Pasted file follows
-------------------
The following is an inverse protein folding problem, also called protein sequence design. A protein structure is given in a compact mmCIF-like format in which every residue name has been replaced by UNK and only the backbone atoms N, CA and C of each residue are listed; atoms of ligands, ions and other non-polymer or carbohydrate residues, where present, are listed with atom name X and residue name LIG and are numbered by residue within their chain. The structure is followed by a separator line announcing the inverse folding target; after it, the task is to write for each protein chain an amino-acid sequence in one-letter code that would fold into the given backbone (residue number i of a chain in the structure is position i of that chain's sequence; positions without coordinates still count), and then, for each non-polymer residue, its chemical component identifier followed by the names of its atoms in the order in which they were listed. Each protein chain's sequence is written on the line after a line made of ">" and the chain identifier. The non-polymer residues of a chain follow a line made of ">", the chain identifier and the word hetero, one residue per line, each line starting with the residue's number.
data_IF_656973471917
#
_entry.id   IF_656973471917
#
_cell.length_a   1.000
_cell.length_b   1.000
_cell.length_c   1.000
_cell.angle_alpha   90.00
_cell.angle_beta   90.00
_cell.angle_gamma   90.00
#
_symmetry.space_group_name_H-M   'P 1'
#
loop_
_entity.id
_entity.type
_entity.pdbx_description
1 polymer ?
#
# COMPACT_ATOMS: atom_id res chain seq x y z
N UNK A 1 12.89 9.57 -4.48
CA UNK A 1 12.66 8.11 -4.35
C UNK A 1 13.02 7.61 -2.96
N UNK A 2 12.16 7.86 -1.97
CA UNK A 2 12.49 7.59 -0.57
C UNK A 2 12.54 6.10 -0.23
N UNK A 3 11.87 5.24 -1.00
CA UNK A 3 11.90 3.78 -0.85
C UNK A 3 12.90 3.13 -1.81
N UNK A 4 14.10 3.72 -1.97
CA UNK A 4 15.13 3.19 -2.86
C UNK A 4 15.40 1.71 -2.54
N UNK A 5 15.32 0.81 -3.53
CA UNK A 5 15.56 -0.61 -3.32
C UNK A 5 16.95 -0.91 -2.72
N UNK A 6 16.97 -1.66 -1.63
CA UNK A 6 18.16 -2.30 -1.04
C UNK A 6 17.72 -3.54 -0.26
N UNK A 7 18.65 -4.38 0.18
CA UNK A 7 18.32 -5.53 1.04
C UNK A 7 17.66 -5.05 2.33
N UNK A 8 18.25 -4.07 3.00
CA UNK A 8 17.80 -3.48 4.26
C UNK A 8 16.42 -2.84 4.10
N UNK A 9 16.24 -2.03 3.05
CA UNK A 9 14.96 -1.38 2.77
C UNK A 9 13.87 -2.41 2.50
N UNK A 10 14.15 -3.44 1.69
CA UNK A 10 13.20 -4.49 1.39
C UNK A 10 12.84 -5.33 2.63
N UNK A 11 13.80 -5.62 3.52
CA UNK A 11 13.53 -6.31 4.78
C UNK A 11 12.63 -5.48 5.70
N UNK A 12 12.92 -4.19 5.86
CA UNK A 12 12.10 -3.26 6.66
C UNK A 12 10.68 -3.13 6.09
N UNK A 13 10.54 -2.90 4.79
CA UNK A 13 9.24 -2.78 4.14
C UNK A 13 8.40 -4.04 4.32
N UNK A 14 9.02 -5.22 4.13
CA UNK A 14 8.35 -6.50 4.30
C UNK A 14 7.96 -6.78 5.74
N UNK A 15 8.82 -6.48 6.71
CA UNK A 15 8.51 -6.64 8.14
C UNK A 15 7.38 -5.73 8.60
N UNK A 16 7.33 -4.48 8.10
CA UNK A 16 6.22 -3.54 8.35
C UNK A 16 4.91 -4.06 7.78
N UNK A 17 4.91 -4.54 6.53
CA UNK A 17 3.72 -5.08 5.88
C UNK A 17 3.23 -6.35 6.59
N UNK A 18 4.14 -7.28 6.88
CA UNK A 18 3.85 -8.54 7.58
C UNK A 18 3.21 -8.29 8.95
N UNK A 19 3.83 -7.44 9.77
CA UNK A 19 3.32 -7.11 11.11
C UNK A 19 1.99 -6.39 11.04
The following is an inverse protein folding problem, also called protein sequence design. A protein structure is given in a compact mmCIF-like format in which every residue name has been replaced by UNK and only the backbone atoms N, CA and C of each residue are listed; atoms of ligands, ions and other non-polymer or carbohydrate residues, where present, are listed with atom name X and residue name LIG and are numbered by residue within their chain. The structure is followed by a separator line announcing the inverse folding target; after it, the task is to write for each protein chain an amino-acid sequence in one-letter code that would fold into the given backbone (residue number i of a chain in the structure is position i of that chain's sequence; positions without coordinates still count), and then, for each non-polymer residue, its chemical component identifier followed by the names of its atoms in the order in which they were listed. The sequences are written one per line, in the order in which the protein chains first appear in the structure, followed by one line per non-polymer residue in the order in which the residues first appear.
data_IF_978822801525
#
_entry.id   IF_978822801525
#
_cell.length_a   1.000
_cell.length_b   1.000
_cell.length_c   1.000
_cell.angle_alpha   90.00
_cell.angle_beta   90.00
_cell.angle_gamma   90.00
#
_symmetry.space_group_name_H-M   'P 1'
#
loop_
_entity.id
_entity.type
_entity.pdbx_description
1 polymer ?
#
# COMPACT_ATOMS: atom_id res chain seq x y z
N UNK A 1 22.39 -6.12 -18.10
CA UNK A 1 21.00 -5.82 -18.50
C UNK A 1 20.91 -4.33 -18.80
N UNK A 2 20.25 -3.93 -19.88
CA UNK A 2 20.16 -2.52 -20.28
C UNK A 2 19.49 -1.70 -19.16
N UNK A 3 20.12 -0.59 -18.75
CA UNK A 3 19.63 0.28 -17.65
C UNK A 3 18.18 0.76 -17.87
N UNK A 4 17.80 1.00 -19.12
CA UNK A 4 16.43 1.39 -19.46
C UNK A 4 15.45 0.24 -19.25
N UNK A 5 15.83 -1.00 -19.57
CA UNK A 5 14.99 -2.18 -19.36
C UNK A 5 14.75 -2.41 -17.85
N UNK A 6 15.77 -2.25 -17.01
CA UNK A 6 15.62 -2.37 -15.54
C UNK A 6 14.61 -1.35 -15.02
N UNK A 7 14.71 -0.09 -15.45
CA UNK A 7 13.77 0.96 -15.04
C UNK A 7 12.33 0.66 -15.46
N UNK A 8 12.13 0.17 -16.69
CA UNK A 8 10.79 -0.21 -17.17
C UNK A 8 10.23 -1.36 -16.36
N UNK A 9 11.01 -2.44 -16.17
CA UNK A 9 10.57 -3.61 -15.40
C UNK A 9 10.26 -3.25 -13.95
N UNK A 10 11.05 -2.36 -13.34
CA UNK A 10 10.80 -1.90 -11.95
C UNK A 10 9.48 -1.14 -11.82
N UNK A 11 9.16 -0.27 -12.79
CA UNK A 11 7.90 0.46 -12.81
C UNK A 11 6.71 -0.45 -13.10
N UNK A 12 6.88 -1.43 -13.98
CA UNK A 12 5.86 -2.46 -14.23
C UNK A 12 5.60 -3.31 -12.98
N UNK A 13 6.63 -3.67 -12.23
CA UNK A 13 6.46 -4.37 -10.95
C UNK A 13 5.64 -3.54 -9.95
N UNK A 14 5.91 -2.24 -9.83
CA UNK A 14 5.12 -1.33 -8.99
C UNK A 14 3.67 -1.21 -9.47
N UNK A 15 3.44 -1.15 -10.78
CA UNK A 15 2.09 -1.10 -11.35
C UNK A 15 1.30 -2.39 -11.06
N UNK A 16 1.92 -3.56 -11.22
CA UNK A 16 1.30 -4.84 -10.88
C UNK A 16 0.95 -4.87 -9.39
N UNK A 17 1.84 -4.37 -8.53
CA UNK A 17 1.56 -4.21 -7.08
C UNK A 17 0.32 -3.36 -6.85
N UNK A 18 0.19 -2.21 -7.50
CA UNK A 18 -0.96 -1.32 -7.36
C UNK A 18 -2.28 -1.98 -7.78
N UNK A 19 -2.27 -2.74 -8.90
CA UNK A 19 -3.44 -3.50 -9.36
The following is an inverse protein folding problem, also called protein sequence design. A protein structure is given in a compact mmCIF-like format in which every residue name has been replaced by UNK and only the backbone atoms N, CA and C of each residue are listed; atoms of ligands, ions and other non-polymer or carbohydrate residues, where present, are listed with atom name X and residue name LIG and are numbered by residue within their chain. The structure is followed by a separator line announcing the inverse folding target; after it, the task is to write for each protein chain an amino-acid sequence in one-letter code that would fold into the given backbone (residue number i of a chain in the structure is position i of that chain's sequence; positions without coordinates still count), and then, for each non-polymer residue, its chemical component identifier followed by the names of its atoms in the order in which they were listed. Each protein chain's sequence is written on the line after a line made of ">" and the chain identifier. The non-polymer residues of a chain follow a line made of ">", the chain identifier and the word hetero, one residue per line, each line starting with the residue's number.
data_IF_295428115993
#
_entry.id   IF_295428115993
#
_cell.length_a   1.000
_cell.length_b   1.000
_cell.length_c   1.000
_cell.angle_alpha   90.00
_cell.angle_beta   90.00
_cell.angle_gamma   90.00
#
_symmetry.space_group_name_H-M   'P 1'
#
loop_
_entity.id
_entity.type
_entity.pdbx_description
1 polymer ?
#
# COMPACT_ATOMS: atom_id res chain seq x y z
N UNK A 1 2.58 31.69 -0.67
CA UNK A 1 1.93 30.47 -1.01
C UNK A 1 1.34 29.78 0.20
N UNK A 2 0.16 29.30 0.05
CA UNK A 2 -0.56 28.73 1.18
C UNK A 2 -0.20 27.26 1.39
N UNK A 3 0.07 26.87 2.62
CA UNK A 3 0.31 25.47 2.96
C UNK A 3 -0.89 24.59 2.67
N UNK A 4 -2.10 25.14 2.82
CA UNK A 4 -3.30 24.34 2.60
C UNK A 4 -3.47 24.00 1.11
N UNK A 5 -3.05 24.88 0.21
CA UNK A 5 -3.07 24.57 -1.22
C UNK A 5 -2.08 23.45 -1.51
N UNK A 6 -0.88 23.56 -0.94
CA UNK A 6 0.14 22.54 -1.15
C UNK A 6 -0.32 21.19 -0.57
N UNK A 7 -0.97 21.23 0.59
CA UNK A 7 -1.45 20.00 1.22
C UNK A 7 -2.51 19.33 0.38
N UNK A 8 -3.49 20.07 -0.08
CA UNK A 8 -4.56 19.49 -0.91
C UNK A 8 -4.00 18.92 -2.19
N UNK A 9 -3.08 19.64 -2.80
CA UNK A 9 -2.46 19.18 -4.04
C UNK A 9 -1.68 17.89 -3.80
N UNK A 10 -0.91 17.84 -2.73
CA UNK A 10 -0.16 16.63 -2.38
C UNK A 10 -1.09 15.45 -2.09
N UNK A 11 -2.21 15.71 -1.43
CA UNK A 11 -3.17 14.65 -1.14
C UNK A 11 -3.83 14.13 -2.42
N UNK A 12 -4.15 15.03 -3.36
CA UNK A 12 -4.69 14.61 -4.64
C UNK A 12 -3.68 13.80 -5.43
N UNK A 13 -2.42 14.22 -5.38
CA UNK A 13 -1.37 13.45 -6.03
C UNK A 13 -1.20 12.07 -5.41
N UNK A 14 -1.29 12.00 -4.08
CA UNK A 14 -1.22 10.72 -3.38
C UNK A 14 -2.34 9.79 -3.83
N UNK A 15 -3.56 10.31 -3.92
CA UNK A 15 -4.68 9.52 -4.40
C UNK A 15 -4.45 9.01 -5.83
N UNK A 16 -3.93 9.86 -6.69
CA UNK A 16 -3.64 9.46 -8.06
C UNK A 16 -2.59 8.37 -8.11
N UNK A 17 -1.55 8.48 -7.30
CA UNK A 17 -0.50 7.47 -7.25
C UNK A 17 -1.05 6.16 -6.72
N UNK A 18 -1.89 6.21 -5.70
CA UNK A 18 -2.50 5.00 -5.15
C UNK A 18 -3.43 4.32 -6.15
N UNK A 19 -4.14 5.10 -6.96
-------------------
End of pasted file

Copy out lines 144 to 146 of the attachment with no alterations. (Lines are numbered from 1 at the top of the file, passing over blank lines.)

C UNK A 15 1.30 -2.39 -11.06
N UNK A 16 1.92 -3.56 -11.22
CA UNK A 16 1.30 -4.84 -10.88